How I did it: I had previously marked this goal as "given up" but am happy to re-open it to mark it as done. I'm just a couple of weeks shy of going a full year without a cigarette, which more than doubles my past records of cessation (5 months being my previous record). About a year ago I caught a really bad chest cold and couldn't smoke anyways. I had also started going to a local Tibetan Buddhist center and was learning meditation and learning about Buddhism. The meditation side was particularly interesting, and since it focuses on the breath, I wanted to be able to breathe clearly in my meditation attempts as I was finding it to be useful. So when the chest cold cleared, I thought "well, I've already gone for a week or two without smoking, may as well keep going."
A lot of my initial focus was on just keeping the streak alive, with a goal of going more than 5 months without a cigarette since that was my last record. I knew that if I caved, even once, that I would have to start over. It also helped that I seemed to be in a better place psychologically than I had been in previous quitting attempts. I would often start back up again as a punishment-reward for myself, a cheap little bit of rebellion. "I know it's bad for me, but it tastes and feels good, and what do I care?" was an attitude that I didn't seem to have as much this time around. I think that the meditation and trying-on of Buddhism helped me there as they were something new in my life and provided distraction. In particular, some of the breathing and other meditation "mindfulness" techniques helped provide an alternate exercise in situations where I may have picked up a cigarette.
Finally, as time stretched on and I made it through the 2nd, 3rd, and 4th months, my main inspiration at that point was that I didn't want to have to "start quitting all over again." I knew how tough it could be and how tough it was going to get, as someone who has lapsed many times before. I didn't want to have to go through that process again. I'm getting older, why waste my time with that? It's not worth it any more. And also, I'm no longer a young man, and I can't keep taking chances with my health. I take enough chances with my lousy diet - it's no use adding to the body's stresses.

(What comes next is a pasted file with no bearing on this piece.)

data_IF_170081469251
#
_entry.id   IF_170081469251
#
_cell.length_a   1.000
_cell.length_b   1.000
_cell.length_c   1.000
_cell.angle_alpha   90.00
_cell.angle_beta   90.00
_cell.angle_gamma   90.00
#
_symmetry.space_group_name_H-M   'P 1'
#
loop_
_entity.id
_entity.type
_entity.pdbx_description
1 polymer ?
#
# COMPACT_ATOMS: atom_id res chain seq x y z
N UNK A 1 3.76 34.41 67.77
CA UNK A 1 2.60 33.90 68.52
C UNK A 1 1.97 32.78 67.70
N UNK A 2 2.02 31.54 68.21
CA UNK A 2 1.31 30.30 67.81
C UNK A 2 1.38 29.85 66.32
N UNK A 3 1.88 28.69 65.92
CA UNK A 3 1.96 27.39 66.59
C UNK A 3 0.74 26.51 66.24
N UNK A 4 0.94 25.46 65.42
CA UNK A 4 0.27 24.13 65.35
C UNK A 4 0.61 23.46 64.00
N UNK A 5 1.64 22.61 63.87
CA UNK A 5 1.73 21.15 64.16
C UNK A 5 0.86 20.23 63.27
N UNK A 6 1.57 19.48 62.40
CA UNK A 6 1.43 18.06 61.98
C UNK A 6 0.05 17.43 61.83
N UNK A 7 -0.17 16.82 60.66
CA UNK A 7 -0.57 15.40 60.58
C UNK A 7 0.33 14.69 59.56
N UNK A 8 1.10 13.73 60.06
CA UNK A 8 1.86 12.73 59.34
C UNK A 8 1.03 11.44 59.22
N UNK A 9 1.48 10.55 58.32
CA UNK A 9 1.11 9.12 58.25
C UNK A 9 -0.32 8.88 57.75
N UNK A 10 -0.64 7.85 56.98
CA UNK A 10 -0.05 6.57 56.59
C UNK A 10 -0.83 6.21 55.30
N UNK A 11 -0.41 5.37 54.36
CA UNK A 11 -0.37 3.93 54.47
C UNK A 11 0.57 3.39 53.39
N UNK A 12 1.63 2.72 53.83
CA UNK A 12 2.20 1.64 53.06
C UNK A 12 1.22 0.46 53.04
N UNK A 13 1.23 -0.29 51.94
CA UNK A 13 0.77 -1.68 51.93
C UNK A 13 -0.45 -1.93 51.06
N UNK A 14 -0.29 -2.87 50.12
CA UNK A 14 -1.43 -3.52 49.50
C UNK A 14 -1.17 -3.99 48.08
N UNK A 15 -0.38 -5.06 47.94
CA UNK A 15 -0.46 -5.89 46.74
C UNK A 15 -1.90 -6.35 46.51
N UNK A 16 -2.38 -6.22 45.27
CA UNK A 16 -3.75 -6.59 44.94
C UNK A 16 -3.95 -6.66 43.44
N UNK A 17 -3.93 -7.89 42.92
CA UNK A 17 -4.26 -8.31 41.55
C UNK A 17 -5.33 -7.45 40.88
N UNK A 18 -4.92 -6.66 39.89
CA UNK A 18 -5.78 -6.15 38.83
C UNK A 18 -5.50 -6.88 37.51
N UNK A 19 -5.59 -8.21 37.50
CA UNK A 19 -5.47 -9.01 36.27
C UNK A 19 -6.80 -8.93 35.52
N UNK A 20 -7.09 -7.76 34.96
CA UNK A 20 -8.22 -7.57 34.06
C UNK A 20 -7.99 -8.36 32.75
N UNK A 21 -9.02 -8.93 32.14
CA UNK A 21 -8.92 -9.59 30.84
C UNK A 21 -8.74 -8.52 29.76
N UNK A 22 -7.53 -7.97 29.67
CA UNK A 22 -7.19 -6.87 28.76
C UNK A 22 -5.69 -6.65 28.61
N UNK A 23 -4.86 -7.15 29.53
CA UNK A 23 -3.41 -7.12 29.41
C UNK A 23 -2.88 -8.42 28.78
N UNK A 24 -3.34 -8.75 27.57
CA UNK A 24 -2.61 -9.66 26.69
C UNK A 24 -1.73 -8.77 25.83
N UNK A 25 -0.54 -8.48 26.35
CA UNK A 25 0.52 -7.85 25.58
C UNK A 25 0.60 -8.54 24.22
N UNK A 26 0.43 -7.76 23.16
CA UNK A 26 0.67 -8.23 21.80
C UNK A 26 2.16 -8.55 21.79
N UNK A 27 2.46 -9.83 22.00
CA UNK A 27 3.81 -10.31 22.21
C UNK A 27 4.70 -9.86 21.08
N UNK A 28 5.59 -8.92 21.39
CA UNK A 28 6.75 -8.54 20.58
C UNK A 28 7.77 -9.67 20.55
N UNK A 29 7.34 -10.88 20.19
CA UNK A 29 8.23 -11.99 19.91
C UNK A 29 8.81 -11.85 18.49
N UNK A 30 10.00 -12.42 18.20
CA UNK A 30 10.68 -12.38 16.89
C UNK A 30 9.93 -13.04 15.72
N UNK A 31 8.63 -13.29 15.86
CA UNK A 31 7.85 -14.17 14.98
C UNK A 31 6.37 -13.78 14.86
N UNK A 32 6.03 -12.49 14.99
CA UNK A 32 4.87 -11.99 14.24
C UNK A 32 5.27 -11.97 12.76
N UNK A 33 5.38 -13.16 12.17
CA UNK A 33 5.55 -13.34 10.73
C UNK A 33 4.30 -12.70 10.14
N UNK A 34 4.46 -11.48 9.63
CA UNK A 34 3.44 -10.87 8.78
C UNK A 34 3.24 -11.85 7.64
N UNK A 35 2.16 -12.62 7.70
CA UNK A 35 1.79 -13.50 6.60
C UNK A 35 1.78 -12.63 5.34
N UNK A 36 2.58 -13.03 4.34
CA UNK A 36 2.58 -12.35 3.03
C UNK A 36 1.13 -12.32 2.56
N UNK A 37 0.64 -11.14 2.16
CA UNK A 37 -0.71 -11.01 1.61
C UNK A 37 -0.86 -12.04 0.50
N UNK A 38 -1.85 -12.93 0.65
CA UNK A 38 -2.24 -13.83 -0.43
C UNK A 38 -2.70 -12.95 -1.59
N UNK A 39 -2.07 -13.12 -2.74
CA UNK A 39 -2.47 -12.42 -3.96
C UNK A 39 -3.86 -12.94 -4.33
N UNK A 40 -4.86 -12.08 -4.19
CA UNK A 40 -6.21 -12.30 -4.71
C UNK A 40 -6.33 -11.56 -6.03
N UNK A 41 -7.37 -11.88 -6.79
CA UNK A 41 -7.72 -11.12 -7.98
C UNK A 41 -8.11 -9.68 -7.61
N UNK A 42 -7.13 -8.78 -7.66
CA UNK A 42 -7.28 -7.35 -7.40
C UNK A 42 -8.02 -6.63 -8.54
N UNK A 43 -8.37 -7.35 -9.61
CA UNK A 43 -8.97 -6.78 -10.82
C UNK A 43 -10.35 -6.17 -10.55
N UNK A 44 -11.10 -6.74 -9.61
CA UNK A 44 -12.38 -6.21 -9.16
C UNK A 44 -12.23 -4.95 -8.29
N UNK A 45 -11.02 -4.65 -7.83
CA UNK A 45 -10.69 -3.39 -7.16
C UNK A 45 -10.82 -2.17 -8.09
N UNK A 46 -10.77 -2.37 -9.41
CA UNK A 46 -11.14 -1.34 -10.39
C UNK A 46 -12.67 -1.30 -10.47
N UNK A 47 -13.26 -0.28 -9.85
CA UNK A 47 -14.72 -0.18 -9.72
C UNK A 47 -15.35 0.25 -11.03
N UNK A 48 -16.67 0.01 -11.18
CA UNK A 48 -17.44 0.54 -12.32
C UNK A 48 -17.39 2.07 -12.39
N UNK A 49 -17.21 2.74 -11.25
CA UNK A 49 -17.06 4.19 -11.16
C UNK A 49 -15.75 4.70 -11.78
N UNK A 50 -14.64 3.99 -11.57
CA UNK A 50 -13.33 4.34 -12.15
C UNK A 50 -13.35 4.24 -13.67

I'm someone who LOVED filterless Lucky Strikes, English Ovals, and other cigarettes that were intense. My thinking was - "If I'm going to smoke, I may as well really enjoy it."
Well, in recent years, I noticed that when I smoked filterless cigarettes, my breathing afterwards was increasingly wheezy and raspy. I was starting to feel the physical repercussions. It was nothing alarming, but it was an early signal that perhaps I should cut back. This was still weighing on my mind when I got sick and decided to use that sickness as a chance to try quitting again.
I've been delightfully surprised that over this past year, I've been able to still hang out with my smoker friends and be in smoking situations, and I (generally) haven't wanted to pick it up again. I still have cravings, but they generally don't show up when I'm actually around cigarettes. And those craving are going away. Except when I write or talk about it. Like right now. :) Read how I did it… 2 years ago